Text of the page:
Then, the ceramic cover 110 is removed from the electrostatic chuck 108 and taken out from the chamber 104 by a vacuum transportation unit (not shown) to expose the surface of the electrostatic chuck 108.

When the surface of the electrostatic chuck 108 is exposed, the pressure in the chamber 104 is maintained for example at about 0.1333-1.333 Pa (1-10 mTorr) and H2 gas (fluorine-reducing gas) is supplied into the chamber 104 for example at 200-1000 sccm.

A plasma, for example, having a frequency of 13.56 MHz is generated with the belljar 102 at an output power of 500-1500 W to excite the H2 gas into plasma. The resultant hydrogen radicals react with residual fluorine components adsorbed on the inner wall of the chamber 104 to reduce and remove the residual fluorine components.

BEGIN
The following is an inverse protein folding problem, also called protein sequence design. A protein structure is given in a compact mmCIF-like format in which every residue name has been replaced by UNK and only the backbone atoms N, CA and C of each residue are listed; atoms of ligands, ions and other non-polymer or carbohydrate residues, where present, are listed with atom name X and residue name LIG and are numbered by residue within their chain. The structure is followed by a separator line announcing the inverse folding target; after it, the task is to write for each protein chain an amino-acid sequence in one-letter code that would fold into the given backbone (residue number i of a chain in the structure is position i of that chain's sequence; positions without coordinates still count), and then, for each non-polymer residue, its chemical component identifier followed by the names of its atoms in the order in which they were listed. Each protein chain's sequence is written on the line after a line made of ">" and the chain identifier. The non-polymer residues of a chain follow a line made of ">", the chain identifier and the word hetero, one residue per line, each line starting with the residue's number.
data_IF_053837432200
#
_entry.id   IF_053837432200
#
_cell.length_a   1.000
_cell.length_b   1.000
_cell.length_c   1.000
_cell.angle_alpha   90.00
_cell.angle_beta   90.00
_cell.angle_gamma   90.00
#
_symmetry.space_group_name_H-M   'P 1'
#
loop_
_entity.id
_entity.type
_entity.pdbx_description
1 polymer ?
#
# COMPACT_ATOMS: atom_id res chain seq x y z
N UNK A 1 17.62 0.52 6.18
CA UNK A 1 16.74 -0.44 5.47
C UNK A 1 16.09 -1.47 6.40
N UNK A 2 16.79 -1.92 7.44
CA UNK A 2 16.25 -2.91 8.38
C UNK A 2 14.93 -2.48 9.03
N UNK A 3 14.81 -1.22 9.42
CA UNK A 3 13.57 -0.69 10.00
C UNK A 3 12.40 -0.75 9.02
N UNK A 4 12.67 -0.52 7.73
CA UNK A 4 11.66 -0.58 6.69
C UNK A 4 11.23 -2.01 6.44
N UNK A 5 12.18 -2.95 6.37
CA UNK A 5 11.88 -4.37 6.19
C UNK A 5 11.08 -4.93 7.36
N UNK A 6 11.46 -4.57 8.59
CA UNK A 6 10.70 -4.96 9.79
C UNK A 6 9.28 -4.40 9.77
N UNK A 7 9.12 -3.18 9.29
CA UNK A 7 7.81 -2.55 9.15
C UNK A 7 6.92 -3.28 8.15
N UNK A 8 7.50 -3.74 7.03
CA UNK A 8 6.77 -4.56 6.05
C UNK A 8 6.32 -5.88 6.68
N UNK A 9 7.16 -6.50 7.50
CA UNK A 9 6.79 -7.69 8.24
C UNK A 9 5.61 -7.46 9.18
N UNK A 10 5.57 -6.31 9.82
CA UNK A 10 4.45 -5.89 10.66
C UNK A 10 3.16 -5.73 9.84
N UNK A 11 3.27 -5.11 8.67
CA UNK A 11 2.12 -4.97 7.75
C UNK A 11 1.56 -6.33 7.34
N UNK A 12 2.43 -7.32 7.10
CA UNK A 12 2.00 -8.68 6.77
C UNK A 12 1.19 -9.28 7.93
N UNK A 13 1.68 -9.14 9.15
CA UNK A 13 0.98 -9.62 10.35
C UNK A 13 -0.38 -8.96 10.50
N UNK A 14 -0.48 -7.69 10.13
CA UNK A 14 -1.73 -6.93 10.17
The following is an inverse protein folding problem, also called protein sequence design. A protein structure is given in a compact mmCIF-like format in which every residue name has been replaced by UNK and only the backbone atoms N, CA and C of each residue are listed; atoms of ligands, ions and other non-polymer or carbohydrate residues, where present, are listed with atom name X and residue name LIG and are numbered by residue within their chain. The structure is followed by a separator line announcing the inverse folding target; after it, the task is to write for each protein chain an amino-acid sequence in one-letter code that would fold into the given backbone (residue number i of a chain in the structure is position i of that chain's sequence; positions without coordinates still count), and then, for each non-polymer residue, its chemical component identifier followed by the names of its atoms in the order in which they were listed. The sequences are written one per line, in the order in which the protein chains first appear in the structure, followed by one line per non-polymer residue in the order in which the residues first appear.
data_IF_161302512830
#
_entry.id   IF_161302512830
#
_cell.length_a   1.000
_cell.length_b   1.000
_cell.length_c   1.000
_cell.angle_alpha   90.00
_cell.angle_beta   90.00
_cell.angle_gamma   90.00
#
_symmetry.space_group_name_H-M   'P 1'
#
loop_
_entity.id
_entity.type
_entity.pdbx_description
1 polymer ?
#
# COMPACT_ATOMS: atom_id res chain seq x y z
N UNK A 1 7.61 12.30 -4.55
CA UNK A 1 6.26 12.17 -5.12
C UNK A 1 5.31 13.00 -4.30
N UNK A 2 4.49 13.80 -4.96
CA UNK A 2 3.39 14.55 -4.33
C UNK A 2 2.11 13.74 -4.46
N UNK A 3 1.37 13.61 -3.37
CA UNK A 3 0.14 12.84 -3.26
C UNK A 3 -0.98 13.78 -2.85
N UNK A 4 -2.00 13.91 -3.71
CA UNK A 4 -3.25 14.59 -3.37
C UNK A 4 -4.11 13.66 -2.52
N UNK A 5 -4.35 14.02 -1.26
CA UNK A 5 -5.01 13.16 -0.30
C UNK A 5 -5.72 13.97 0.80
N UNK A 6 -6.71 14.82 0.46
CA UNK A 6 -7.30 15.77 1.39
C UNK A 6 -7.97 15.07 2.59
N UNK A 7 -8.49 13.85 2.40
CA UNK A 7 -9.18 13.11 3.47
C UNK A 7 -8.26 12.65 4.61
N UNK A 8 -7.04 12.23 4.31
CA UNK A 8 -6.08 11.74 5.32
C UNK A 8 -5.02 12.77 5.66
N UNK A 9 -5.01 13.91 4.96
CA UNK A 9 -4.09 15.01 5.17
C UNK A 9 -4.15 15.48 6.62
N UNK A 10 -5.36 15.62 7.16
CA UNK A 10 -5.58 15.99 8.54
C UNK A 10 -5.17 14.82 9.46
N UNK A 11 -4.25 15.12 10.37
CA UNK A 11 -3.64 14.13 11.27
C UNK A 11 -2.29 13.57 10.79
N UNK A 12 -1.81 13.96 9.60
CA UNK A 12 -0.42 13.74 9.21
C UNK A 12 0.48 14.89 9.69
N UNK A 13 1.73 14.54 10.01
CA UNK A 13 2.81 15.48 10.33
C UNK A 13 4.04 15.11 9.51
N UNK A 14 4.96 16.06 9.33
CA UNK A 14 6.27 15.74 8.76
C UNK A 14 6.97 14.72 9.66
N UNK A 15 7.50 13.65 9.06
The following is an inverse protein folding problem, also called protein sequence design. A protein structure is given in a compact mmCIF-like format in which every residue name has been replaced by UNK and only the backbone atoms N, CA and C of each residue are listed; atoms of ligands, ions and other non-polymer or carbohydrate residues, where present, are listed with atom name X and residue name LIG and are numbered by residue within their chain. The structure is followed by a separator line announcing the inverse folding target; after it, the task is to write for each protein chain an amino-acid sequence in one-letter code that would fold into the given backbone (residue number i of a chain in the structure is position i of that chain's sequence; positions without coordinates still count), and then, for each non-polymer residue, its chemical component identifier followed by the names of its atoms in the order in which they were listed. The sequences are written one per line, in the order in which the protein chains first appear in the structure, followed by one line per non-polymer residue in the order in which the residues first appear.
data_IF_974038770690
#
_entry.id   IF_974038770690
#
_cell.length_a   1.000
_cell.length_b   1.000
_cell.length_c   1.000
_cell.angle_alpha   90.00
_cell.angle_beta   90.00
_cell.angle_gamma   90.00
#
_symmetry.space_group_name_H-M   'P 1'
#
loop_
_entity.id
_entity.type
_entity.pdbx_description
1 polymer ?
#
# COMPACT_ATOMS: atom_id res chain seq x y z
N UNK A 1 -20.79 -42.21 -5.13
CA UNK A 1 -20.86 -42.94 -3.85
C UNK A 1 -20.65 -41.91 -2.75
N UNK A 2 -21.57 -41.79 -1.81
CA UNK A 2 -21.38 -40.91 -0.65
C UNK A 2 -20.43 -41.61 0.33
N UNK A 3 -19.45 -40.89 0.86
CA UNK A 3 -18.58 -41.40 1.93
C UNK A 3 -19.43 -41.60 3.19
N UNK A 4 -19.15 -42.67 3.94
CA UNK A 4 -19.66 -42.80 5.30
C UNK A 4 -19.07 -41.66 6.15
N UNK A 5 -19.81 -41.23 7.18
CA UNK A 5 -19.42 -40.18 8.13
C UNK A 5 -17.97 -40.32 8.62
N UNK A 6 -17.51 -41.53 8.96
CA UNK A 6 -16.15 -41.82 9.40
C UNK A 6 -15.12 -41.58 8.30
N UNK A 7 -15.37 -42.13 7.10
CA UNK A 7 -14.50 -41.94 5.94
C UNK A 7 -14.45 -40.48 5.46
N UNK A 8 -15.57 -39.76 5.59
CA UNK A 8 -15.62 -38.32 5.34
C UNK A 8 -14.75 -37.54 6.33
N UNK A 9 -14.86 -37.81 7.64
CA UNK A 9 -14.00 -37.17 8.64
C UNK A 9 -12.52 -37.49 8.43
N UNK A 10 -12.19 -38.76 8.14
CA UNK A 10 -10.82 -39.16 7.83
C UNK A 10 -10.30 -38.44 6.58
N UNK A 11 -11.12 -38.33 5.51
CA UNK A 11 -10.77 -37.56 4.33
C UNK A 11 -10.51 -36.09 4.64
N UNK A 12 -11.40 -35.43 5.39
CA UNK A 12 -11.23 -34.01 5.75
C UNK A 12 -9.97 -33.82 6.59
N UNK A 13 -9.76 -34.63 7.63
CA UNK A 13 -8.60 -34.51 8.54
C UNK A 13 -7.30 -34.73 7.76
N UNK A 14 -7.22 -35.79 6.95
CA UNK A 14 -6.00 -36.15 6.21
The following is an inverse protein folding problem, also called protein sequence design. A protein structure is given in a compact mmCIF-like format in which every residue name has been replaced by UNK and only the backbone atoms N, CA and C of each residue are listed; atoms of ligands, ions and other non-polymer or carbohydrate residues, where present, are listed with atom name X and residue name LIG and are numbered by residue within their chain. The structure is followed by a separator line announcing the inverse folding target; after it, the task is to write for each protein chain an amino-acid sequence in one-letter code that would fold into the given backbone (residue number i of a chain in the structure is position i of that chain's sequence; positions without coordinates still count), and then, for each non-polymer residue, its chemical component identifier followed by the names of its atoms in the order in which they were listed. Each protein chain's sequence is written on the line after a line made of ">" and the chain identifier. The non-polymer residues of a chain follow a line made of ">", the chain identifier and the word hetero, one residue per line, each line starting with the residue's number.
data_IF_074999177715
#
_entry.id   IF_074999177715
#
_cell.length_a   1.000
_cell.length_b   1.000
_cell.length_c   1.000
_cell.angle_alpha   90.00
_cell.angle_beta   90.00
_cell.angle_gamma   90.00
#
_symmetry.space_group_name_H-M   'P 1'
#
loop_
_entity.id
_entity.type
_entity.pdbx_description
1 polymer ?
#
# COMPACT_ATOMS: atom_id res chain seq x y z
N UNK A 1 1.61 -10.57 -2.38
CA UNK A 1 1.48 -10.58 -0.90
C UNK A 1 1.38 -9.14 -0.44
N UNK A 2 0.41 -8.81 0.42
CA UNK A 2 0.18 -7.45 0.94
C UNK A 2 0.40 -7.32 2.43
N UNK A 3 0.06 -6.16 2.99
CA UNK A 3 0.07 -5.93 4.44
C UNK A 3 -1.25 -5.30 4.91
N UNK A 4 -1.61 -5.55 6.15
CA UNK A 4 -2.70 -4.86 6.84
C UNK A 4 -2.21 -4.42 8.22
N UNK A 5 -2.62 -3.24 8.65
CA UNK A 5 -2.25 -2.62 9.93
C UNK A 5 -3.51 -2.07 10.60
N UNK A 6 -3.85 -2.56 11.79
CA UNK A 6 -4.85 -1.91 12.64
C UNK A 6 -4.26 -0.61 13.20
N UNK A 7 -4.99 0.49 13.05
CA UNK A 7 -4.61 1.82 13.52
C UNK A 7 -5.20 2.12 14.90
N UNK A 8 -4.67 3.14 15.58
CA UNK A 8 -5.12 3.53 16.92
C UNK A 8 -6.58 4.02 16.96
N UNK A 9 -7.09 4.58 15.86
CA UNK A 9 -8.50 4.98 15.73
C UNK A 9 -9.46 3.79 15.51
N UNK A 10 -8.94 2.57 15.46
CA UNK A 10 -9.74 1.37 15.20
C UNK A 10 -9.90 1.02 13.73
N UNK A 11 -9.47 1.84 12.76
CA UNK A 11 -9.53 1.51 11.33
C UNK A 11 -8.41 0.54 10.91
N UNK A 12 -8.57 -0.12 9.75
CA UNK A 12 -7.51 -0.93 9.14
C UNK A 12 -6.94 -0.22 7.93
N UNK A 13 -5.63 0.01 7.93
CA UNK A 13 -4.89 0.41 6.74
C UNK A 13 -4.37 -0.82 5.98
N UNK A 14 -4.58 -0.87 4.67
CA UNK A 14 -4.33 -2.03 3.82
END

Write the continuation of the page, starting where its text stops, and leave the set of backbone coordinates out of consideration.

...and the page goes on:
The process of cleaning the CVD system 120 is thus complete. Thereafter, a wafer is loaded into the chamber 104 and placed on the electrostatic chuck 108 to start a process of forming a semiconductor film such as an FSG film.

In this embodiment, after the cleaning is carried out using the NF3 gas, the fluorine-reducing treatment is performed with the ceramic cover 110 being dismounted from the electrostatic chuck 108 and the surface of the electrostatic chuck 108 being exposed. This reduces and removes residual fluorine components adsorbed on the surface of the electrostatic chuck 108 because the fluorine-reducing treatment is performed when the surface of the electrostatic chuck 108 is exposed. It should be recalled that conventionally the fluorine-reducing treatment is carried out to reduce and remove residual fluorine components deposited on the inner wall of the chamber 104 and the wall of belljar 102. Therefore, it becomes possible to avoid F degasification from the electrostatic chuck 108 during a subsequent process of forming a semiconductor film.